Recovery Connections

John Schwary is CEO of Transitional Living Communities, an 850-bed recovery program he founded in Mesa, Arizona January 9, 1992, when he had a year sober. He's in his 28th year of recovery.

In these posts, he views life mostly through the lenses of recovery. While the blog is factual, he often disguises events and people to protect anonymity.

Wednesday, June 29, 2011

A Day at a Time

One of the most brilliant things about the 12 step programs is the concept of "one day at a time."

As a recovering addict I have this magical magnifying mind that makes a big deal out of most everything. If I venture far into the future or try to predict what is going to happen, I return with anxiety. If I journey into the past and start dredging through some of the messy things I've done, I might return with a load of depression.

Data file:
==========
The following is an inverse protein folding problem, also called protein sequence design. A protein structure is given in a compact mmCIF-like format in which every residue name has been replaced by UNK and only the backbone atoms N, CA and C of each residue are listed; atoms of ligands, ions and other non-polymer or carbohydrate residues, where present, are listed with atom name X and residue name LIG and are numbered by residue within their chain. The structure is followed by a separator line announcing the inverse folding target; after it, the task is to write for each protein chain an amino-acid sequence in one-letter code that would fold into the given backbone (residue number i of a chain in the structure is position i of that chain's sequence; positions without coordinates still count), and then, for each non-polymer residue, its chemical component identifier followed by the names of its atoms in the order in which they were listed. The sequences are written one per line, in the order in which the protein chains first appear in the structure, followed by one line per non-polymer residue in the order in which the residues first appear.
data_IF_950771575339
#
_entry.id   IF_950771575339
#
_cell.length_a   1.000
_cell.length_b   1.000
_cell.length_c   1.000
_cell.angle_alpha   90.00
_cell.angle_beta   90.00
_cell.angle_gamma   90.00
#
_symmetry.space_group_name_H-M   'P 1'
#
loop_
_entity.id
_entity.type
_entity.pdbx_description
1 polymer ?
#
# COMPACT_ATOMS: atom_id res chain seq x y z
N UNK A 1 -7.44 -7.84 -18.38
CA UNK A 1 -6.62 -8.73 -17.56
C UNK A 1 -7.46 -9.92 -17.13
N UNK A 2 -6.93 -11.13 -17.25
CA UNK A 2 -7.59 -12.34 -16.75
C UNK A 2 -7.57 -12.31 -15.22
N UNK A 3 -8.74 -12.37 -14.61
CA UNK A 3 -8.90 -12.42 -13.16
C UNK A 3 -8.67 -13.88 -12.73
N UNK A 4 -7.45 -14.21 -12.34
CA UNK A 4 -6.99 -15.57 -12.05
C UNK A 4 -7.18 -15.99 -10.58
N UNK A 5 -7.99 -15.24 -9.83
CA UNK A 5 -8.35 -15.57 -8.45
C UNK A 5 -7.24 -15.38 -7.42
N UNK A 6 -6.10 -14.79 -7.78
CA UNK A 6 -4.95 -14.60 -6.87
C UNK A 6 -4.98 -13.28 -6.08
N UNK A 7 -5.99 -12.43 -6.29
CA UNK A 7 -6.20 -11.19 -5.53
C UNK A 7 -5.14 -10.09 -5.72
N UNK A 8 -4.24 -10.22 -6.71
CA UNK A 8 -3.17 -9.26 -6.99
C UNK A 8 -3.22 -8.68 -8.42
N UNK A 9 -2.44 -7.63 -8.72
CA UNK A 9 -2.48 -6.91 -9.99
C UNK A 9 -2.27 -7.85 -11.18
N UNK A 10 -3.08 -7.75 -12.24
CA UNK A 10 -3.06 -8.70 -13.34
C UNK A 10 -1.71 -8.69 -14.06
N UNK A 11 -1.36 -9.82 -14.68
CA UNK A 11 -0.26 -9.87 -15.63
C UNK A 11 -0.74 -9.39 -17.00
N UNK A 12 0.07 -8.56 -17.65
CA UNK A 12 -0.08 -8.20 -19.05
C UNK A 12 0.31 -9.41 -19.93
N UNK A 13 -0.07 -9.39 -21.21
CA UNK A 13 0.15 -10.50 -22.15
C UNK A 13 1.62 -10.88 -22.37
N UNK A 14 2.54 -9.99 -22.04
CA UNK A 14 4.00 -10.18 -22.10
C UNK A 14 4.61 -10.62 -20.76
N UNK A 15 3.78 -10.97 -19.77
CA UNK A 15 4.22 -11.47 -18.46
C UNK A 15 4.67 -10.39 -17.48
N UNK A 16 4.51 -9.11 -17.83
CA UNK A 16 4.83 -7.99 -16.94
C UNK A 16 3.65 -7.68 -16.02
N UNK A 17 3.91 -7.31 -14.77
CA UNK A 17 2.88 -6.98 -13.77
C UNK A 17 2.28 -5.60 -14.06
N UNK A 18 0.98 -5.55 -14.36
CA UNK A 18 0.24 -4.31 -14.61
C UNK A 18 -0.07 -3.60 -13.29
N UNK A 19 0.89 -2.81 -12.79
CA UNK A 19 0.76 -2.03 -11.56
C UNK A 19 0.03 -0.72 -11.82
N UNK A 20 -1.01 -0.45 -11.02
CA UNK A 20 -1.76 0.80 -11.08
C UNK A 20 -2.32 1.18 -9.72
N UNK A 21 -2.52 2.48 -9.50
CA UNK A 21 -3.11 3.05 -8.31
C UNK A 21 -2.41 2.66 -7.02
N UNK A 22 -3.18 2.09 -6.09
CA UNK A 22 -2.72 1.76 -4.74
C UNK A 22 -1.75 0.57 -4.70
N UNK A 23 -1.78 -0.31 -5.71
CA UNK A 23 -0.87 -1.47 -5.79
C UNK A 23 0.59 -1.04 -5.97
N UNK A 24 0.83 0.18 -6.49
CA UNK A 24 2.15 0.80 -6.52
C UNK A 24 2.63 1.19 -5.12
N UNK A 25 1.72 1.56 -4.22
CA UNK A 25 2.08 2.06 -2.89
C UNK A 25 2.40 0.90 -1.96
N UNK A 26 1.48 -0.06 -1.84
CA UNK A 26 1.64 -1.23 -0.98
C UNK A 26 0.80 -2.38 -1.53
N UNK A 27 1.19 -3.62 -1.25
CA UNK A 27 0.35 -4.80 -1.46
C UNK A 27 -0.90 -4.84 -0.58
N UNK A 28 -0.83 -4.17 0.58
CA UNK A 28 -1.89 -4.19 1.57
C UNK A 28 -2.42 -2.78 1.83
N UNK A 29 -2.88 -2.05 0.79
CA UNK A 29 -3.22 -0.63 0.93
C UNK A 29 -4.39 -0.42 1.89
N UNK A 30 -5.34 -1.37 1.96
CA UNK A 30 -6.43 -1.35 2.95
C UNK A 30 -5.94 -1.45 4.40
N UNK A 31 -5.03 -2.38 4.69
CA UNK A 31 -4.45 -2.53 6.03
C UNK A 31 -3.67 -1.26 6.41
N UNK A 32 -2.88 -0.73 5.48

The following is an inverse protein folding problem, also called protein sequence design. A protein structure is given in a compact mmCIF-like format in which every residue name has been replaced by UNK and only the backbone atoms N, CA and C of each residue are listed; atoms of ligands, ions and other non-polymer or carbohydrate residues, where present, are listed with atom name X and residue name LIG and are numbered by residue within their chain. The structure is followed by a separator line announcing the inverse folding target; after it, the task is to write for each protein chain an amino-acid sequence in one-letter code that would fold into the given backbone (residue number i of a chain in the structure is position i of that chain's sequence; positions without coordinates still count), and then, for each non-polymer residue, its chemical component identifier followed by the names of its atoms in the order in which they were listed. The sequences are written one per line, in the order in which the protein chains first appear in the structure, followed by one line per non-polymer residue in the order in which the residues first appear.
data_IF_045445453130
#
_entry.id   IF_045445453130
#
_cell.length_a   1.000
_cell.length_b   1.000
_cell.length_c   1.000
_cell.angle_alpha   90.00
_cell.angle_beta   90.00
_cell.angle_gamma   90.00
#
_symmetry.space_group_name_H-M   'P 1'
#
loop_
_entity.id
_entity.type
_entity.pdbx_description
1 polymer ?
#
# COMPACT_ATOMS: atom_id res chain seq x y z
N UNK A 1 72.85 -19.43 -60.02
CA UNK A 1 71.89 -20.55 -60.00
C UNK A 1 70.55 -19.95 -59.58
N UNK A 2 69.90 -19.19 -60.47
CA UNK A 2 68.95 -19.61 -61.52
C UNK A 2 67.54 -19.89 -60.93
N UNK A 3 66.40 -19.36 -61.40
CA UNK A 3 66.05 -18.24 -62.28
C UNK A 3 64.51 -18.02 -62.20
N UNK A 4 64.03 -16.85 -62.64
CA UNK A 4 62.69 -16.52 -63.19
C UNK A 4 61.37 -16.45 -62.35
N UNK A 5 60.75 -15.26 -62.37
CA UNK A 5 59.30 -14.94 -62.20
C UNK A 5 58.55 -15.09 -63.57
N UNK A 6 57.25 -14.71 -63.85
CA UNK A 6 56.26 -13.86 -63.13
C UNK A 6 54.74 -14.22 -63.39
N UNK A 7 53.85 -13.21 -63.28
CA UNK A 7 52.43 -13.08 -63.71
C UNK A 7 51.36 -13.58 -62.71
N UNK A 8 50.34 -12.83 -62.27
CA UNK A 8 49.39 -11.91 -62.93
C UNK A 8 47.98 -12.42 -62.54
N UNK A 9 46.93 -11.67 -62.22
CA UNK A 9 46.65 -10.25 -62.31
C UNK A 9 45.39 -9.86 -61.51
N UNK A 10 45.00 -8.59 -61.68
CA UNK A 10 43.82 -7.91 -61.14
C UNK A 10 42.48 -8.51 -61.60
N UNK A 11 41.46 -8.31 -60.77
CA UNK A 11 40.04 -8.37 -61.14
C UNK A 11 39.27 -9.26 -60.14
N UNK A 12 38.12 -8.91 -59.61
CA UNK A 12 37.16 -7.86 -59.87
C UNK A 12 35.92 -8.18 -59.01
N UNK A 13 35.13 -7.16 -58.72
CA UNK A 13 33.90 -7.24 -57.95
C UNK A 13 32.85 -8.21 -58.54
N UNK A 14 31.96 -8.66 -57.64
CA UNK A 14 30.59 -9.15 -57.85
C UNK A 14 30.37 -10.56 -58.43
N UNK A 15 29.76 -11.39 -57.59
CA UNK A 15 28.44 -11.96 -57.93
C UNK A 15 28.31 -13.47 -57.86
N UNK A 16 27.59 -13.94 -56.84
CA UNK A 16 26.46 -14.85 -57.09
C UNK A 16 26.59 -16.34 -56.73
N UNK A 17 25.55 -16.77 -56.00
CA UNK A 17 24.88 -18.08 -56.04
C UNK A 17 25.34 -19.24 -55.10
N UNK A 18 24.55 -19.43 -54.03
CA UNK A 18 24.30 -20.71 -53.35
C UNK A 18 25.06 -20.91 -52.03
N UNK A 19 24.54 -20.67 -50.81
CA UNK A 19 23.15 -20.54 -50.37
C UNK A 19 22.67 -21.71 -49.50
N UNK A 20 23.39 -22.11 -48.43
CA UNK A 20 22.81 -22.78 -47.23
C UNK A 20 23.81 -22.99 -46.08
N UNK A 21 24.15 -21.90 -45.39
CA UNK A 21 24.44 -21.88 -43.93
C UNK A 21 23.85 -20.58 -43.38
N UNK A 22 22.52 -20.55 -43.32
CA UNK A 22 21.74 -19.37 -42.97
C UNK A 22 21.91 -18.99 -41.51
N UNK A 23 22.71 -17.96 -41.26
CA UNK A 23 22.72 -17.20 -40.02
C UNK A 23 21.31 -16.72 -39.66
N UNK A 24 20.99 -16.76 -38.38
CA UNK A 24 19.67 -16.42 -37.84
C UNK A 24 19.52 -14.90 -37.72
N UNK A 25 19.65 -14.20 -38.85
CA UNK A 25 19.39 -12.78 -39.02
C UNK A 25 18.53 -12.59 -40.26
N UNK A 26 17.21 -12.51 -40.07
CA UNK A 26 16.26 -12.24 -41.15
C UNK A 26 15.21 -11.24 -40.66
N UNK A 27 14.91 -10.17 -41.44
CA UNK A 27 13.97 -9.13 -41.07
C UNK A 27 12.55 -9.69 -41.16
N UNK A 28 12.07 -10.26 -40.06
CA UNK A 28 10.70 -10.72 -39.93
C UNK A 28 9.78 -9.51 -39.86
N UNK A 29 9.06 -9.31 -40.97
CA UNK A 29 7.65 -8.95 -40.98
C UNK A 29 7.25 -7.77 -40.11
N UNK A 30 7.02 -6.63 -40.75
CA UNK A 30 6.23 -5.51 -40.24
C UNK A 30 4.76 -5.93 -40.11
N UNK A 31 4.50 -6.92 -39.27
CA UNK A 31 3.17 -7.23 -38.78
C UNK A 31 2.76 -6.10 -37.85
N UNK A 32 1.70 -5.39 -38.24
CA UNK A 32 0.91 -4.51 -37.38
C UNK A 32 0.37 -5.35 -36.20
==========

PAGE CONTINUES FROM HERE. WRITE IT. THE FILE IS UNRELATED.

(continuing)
But the present 24 hours is a chunk of life I can deal with. After all, I can make it through today without picking up a drug or drink or getting overly-excited about anything. But if I try to gaze over the horizon and control or predict what's going to happen - I can create a mini tornado of chaos in my mind.

The founders of the 12 step programs had the wisdom to realize how our alcoholic minds work. They knew our disease wants us to focus on anything but the present. After all, if we're focusing on the present moment we might find a solution. And even if we don't find a solution, before we know it the day has passed and we haven't picked up a drink or a drug.

So does living one day at a time mean I do no planning for the future? Of course not. We always plan for the future. We just don't pack our bags and move there, neglecting the present moment.

The only thing I can deal with is now. I make the general outlines of where I might want to be in the future. But I do what I can today to get there.